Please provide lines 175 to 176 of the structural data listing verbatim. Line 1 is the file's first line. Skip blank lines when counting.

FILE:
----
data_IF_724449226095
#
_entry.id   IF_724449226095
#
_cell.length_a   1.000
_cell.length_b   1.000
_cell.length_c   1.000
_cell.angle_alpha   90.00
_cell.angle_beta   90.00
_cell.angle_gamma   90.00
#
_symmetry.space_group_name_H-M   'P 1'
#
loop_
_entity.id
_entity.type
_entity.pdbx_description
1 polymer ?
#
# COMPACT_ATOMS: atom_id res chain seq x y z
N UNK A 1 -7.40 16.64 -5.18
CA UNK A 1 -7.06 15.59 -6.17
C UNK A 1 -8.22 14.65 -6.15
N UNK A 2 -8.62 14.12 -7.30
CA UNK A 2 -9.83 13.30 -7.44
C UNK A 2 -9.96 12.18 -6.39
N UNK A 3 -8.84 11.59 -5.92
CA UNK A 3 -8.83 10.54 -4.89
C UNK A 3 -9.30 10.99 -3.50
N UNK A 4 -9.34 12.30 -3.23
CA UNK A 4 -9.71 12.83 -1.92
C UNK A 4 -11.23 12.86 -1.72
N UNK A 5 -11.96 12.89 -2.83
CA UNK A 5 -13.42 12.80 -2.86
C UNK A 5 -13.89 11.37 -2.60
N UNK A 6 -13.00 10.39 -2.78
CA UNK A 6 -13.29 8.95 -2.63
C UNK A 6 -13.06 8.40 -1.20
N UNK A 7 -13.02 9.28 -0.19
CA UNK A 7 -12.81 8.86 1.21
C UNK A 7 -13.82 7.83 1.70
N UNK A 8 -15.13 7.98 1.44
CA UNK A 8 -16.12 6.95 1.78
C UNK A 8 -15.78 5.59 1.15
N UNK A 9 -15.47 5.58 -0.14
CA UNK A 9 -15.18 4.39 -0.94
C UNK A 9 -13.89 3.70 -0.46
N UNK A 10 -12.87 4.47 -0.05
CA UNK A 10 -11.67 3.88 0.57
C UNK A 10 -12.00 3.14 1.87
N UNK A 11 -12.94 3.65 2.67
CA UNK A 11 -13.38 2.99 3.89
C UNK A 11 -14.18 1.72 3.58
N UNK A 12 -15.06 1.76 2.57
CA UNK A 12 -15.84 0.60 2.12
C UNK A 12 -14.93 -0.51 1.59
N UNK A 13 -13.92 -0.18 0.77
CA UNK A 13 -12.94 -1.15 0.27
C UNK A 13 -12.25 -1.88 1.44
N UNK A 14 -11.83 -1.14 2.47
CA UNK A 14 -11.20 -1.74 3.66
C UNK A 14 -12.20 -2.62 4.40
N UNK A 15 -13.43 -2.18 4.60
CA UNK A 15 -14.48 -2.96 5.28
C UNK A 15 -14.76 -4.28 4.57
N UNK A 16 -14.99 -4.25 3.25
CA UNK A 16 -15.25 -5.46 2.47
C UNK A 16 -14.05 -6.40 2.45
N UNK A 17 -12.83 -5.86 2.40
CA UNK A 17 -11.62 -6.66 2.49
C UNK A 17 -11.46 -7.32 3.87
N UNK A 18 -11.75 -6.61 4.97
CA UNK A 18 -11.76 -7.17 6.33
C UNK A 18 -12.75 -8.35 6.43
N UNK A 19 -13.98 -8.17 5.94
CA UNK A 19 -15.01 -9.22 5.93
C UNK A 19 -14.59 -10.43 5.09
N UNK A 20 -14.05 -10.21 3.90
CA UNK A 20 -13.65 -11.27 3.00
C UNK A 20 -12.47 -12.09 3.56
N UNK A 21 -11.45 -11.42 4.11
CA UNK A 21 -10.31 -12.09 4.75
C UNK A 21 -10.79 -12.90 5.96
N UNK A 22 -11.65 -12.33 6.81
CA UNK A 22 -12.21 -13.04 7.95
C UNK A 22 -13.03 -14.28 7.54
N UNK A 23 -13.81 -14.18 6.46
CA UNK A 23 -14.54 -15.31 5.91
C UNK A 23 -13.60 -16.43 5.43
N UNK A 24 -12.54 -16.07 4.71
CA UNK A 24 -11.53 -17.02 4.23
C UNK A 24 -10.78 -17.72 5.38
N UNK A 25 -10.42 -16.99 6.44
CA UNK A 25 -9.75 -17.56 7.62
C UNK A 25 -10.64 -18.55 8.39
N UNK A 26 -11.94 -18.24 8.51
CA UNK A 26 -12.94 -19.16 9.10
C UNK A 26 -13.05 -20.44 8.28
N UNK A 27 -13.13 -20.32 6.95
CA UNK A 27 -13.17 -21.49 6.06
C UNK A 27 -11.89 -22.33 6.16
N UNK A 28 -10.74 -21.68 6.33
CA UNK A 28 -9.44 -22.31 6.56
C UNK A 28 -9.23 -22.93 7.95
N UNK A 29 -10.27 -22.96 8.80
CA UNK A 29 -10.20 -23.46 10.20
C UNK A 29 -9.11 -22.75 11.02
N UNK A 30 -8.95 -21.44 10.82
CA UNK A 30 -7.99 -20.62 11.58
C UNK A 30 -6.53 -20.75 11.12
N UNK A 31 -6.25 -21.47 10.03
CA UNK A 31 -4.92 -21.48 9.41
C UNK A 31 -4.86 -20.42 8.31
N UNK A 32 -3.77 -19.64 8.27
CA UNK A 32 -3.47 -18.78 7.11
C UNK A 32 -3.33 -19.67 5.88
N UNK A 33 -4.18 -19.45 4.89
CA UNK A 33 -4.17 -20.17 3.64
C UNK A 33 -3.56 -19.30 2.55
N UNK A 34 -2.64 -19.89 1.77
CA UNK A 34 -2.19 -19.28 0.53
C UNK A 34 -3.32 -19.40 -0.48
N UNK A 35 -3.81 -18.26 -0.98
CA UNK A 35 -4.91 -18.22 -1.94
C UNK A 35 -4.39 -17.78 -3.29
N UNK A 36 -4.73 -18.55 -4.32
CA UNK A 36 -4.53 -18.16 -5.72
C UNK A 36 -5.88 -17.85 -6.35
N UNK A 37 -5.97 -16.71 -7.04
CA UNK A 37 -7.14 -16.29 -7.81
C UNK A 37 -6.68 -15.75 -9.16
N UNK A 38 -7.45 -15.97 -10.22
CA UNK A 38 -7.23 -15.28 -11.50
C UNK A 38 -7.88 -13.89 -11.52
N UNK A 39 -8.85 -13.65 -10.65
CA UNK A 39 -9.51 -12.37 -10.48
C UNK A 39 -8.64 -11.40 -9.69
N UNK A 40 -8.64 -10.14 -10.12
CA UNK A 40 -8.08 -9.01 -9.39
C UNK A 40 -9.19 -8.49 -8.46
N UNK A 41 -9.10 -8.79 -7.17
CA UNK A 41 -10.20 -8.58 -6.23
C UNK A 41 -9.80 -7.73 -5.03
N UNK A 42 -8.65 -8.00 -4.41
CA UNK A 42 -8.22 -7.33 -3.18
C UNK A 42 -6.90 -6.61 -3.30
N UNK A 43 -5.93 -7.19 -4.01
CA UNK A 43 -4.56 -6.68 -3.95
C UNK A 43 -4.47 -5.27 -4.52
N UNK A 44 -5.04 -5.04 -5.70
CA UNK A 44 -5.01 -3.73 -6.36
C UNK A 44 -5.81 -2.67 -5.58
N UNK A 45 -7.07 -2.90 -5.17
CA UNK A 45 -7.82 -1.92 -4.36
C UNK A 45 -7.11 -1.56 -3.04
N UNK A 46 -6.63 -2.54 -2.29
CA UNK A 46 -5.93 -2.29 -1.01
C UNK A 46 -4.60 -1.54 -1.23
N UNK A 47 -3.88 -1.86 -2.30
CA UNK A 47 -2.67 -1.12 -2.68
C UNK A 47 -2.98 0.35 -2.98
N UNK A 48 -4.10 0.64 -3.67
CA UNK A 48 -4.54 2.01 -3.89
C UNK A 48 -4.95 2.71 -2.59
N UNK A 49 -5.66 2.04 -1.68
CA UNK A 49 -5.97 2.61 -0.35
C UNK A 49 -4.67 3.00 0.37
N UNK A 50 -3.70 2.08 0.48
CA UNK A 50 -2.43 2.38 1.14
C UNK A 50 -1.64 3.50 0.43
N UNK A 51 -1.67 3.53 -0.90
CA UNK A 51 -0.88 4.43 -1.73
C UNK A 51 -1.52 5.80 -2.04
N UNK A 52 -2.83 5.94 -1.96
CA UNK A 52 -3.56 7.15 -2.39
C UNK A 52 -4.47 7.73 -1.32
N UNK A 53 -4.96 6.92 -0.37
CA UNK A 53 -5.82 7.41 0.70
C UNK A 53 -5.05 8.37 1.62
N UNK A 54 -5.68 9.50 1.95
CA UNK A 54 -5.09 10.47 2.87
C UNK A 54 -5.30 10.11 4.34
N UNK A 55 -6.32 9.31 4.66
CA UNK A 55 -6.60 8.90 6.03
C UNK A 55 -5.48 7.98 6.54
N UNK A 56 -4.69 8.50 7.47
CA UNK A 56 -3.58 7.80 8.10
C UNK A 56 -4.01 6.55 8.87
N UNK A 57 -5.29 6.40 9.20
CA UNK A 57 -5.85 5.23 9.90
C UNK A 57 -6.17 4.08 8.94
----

CA UNK A 52 -3.56 7.15 -2.39
C UNK A 52 -4.47 7.73 -1.32